This study examined nicotine and cannabis vaping among adolescents in treatment for substance use disorders. Participants were 363 adolescents aged 12-17 (66% male, mean age=15.5 [SD=1.3], 46% non-Hispanic white) seen for a specialty addiction intake evaluation between 2017 and 2019 at one of six medical offices of a large, integrated health care system in Northern California. Multivariable logistic regression models tested for associations of sociodemographics, cigarette smoking, and substance use disorders with vaping behaviors. A majority of adolescents reported ever (68%) or current vaping (60%) of nicotine and/or cannabis; current vaping was similar for nicotine (50%) and cannabis (51%); 40% reported current vaping of both. Current smokers (6% of the sample) had higher odds of ever vaping (aOR=3.95, 95%CI: 1.04-14.95). Black (versus non-Hispanic white) adolescents had lower odds of current nicotine vaping (aOR=0.08, 95%CI: 0.02-0.37) and current vaping of both nicotine and cannabis (aOR=0.12, 95%CI: 0.03-0.60). Having an alcohol use disorder was associated with current vaping (aOR=2.14, 95%CI: 1.06-4.33). Those who endorsed that most friends get drunk/high (aOR=1.87, 95%CI: 1.02-3.42) or that cannabis was their substance of choice (aOR=2.36, 95%CI: 1.16-4.81) had higher odds of current cannabis vaping. Higher neighborhood household income ($80,000-$120,000 and >$120,000 vs. <$80,000, aORs=2.05-9.48), never versus ever blunt use (aORs=2.47-8.68), and intakes in 2018 and 2019 versus 2017 (aORs=2.18-5.38) were associated with higher odds of all vaping outcomes. Vaping was common among adolescents in addiction treatment and varied with sociodemographics and substance-related factors. Research should assess how vaping impacts the development of substance use disorders and whether it interferes with addiction treatment.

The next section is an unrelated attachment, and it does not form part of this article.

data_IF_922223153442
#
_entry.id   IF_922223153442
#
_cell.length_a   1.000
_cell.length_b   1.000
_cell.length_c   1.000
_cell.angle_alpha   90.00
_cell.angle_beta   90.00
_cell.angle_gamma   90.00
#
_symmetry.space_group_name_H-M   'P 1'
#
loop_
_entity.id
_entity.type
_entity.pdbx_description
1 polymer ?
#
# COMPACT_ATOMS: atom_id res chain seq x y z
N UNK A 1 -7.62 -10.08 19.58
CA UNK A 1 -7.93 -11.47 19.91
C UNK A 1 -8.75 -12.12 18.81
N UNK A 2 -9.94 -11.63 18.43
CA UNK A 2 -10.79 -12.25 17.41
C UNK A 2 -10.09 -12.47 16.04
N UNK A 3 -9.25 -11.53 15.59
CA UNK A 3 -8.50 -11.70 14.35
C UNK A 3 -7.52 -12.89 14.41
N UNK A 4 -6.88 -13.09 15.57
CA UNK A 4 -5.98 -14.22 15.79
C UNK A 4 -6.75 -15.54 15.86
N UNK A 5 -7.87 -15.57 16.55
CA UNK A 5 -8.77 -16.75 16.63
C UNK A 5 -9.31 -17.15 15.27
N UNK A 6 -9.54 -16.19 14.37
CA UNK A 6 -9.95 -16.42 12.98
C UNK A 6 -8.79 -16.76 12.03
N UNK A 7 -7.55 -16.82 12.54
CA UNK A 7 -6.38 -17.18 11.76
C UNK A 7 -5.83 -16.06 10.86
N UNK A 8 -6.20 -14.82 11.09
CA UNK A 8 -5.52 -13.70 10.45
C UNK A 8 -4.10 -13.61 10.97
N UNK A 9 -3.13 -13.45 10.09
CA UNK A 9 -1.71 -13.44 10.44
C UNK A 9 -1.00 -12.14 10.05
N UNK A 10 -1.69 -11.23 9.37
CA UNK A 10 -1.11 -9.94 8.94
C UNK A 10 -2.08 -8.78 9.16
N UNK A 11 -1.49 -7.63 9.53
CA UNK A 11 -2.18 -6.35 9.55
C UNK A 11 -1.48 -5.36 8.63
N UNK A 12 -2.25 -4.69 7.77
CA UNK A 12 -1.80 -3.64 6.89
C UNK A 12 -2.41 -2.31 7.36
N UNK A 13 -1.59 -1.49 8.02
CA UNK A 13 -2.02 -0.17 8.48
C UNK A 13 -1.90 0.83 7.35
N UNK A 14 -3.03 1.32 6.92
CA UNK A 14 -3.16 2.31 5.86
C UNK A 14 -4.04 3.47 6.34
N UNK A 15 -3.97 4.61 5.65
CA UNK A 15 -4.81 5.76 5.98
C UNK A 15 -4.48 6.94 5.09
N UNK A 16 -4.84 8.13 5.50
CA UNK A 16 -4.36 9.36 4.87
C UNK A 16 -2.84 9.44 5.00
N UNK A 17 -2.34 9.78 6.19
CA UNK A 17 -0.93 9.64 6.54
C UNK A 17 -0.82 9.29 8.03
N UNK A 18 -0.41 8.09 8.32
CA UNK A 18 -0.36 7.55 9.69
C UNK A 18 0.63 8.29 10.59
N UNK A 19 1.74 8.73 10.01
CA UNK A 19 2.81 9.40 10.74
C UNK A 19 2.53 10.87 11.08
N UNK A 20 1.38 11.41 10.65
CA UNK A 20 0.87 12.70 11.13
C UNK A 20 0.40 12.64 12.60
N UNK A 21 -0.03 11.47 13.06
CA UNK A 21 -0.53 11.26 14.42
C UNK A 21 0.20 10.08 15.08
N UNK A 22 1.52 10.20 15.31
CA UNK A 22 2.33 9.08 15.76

View details for DOI 10.1016/j.jsat.2021.108304
View details for PubMedID 34016296